Born in Ulster Ireland, Harry Ferguson was the 4th of 11 children. His brother, Joe, set up an automobile and cycle repair shop in 1901. Harry soon joined his brother. Harry began racing motorcycles in 1904 and did quite well. His interest turned to airplanes about 1907 and in 1909 he was the first in Ireland to build and fly a plane. Harry managed a three-mile flight in 1910 and then wrecked the plane a month later.
His brother was not interested in airplanes. This caused Harry to leave the repair business in 1911 and create May Street Motors, an automobile dealership. This became Harry Ferguson ltd in 1912. The dealership also sold Overtime tractors. The Overtime was the UK version of the Waterloo Boy. It was at this time Harry realized that plows meant for horses were not suitable for tractors.
The Fordson was exported to Ireland in large numbers in 1917. Many farmers were killed when the plow hit a rock and the tractor reared over backwards. Harry developed a plow designed especially for the Fordson with the hitch mounted forward to prevent rearing. The plow was also closer to the rear wheels of the tractor giving better depth control.
Harry’s first attempt at getting Ford to manufacture his plow failed. He entered into an agreement with John Shunk of Bucyrus, Ohio in 1922 to produce his plow. When this failed to materialize, he contacted Roderick Lean of Mansfield, Ohio. A few plows were produced by Lean. Then he met Eber & George Sherman. Ferguson-Sherman was formed in 1925 to make plows specially adapted to the Fordson tractor. This ended in 1928 with the demise of the Fordson.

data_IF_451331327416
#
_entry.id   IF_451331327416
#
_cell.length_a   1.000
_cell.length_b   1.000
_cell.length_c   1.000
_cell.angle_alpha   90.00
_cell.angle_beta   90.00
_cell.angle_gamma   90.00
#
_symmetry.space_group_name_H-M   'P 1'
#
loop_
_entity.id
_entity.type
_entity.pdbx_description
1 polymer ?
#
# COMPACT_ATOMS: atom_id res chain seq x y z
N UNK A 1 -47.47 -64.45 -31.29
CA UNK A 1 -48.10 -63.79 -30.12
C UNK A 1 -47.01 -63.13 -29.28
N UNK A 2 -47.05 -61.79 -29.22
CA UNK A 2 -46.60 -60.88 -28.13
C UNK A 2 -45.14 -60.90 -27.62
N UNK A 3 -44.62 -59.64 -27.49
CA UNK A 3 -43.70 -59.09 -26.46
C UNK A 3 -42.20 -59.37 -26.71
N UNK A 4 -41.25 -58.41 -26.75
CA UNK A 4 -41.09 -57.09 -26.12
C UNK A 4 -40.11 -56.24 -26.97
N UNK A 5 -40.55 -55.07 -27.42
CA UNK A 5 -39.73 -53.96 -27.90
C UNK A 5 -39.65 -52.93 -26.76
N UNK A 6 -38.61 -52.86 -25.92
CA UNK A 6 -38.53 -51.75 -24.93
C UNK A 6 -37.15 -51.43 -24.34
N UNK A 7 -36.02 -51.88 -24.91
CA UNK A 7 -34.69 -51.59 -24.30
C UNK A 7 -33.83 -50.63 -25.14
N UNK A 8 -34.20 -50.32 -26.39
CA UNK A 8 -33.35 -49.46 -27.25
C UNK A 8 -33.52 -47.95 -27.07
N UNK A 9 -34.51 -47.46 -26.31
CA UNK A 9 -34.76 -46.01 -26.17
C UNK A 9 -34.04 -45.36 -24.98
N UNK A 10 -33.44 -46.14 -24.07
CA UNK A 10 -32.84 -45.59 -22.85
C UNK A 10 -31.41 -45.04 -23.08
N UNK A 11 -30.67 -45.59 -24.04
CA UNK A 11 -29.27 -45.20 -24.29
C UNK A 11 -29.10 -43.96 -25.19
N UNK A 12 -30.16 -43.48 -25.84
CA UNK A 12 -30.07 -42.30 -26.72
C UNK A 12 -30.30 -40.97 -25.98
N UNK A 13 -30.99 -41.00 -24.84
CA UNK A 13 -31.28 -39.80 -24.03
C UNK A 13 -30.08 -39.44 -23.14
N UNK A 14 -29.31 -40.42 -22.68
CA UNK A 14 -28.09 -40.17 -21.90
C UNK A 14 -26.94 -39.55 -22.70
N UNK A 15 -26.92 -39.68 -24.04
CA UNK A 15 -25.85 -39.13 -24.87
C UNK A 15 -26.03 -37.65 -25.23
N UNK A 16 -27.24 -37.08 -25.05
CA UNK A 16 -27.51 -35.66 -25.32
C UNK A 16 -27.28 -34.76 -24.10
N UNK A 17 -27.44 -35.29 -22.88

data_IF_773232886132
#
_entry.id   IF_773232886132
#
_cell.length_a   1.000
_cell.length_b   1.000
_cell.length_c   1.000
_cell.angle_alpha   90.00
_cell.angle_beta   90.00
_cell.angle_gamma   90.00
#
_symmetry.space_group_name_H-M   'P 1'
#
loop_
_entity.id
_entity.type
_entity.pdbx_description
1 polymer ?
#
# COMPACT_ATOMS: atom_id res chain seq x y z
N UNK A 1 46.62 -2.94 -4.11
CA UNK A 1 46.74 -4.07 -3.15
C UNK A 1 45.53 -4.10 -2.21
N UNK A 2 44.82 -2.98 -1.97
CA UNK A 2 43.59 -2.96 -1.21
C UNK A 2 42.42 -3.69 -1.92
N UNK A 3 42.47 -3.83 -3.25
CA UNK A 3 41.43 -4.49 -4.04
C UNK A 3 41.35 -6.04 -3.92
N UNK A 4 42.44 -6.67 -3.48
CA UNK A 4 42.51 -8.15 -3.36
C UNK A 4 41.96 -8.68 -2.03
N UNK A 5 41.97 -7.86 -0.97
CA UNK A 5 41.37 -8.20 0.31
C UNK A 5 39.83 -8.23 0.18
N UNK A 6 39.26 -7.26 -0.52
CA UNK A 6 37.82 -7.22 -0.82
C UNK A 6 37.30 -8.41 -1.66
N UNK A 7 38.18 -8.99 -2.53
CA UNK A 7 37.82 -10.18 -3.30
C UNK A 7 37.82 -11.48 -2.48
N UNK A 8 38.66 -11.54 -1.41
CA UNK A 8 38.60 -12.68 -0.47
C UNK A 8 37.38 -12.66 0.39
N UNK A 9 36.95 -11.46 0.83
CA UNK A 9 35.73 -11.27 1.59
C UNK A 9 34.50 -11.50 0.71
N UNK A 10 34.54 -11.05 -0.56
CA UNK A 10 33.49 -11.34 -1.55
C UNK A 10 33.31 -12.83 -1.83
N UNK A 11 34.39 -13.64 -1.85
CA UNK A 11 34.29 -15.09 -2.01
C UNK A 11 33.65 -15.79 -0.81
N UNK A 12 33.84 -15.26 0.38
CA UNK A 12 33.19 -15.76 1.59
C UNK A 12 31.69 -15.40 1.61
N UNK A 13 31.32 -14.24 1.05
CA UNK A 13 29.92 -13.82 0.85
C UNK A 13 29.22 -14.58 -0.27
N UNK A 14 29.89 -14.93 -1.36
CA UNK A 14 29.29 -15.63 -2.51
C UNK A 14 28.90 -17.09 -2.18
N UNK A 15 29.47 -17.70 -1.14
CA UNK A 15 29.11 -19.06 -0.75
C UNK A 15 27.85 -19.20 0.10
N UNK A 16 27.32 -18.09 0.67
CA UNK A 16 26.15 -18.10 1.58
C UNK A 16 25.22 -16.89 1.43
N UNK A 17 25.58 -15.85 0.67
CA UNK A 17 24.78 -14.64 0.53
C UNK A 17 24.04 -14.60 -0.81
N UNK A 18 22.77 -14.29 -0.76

Ferguson-Brown was formed in 1936. David Brown was a UK manufacturer of agricultural machinery. This only lasted a short time. Brown made the Coventry engine that would later be used in the P99 race car. Within two years, Harry and Henry Ford formed the famous “Handshake Agreement” where Ford would produce the 9N. Production of the Ford-Ferguson tractor began in 1938. Ford lost money every year they produced the tractor until Henry ll ended the agreement in 1946. The loss was on the order of 25 million dollars. They later paid Ferguson another 9 million for patent infringement.
Sir John Black joined the Standard Motor Company in 1933. Standard is best known as the manufacturer of Triumph automobiles. Ferguson & Black reached an agreement in 1946 to refit a Coventry arms plant to manufacture the TE20. (Tractor England 20 HP) A factory was built in Detroit a year later to make the TO20 for US distribution.
Harry used patent infringement money to establish an automotive company. Several prototypes were made but never a production car. A Formula One car named the Ferguson Climax P99 was made in 1961. Harry died before its first race. Drivers of the car included Graham Hill, Stirling Moss, and Peter Westbury. This was the first all-wheel drive car to win a Formula One race and the last front-engine car to win. The last race was in 1966.
Massey-Harris-Ferguson was created in 1953 with the merger of Massey Harris and the Ferguson company. Harry left by 1958 when the company became Massey-Ferguson. The company was originally based in Ontario, moved to Buffalo in 1997, and later became part of AGCO.
Return to Home Page